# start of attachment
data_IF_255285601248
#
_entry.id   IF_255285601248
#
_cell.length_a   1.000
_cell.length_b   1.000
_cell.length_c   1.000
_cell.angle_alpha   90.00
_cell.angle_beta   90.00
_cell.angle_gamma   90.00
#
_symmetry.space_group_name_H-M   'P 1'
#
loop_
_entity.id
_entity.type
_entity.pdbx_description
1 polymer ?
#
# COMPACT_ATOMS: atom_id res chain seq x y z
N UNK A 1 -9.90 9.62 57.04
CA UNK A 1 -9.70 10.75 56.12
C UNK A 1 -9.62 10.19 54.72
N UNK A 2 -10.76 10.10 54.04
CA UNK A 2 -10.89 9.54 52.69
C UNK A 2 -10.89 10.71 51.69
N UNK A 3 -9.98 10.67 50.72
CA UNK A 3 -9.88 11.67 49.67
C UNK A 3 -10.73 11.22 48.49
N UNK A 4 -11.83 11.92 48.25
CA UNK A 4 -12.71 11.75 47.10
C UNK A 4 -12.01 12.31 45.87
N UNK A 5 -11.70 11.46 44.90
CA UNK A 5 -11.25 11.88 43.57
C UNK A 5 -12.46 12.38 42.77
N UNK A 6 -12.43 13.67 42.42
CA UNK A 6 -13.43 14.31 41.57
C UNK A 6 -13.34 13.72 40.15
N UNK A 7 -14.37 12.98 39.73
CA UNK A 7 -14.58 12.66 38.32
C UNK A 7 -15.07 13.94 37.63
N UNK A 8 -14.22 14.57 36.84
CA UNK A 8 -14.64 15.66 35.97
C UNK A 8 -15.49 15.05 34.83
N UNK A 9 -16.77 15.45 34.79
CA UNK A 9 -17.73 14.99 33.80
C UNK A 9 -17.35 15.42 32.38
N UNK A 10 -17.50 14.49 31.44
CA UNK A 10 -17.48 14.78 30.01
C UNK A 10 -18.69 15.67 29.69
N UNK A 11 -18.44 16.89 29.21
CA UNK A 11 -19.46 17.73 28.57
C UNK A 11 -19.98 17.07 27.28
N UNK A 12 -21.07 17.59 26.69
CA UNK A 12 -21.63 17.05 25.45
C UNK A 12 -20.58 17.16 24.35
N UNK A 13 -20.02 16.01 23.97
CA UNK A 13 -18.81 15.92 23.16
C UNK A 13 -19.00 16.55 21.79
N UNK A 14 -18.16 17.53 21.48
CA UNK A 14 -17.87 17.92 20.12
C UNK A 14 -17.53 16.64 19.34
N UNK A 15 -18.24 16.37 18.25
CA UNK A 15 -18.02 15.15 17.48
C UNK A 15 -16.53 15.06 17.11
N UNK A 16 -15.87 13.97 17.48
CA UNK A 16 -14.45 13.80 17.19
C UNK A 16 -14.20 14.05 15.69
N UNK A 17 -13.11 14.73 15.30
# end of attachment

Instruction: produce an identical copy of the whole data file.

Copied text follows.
data_IF_255285601248
#
_entry.id   IF_255285601248
#
_cell.length_a   1.000
_cell.length_b   1.000
_cell.length_c   1.000
_cell.angle_alpha   90.00
_cell.angle_beta   90.00
_cell.angle_gamma   90.00
#
_symmetry.space_group_name_H-M   'P 1'
#
loop_
_entity.id
_entity.type
_entity.pdbx_description
1 polymer ?
#
# COMPACT_ATOMS: atom_id res chain seq x y z
N UNK A 1 -9.90 9.62 57.04
CA UNK A 1 -9.70 10.75 56.12
C UNK A 1 -9.62 10.19 54.72
N UNK A 2 -10.76 10.10 54.04
CA UNK A 2 -10.89 9.54 52.69
C UNK A 2 -10.89 10.71 51.69
N UNK A 3 -9.98 10.67 50.72
CA UNK A 3 -9.88 11.67 49.67
C UNK A 3 -10.73 11.22 48.49
N UNK A 4 -11.83 11.92 48.25
CA UNK A 4 -12.71 11.75 47.10
C UNK A 4 -12.01 12.31 45.87
N UNK A 5 -11.70 11.46 44.90
CA UNK A 5 -11.25 11.88 43.57
C UNK A 5 -12.46 12.38 42.77
N UNK A 6 -12.43 13.67 42.42
CA UNK A 6 -13.43 14.31 41.57
C UNK A 6 -13.34 13.72 40.15
N UNK A 7 -14.37 12.98 39.73
CA UNK A 7 -14.58 12.66 38.32
C UNK A 7 -15.07 13.94 37.63
N UNK A 8 -14.22 14.57 36.84
CA UNK A 8 -14.64 15.66 35.97
C UNK A 8 -15.49 15.05 34.83
N UNK A 9 -16.77 15.45 34.79
CA UNK A 9 -17.73 14.99 33.80
C UNK A 9 -17.35 15.42 32.38
N UNK A 10 -17.50 14.49 31.44
CA UNK A 10 -17.48 14.78 30.01
C UNK A 10 -18.69 15.67 29.69
N UNK A 11 -18.44 16.89 29.21
CA UNK A 11 -19.46 17.73 28.57
C UNK A 11 -19.98 17.07 27.28
N UNK A 12 -21.07 17.59 26.69
CA UNK A 12 -21.63 17.05 25.45
C UNK A 12 -20.58 17.16 24.35
N UNK A 13 -20.02 16.01 23.97
CA UNK A 13 -18.81 15.92 23.16
C UNK A 13 -19.00 16.55 21.79
N UNK A 14 -18.16 17.53 21.48
CA UNK A 14 -17.87 17.92 20.12
C UNK A 14 -17.53 16.64 19.34
N UNK A 15 -18.24 16.37 18.25
CA UNK A 15 -18.02 15.15 17.48
C UNK A 15 -16.53 15.06 17.11
N UNK A 16 -15.87 13.97 17.48
CA UNK A 16 -14.45 13.80 17.19
C UNK A 16 -14.20 14.05 15.69
N UNK A 17 -13.11 14.73 15.30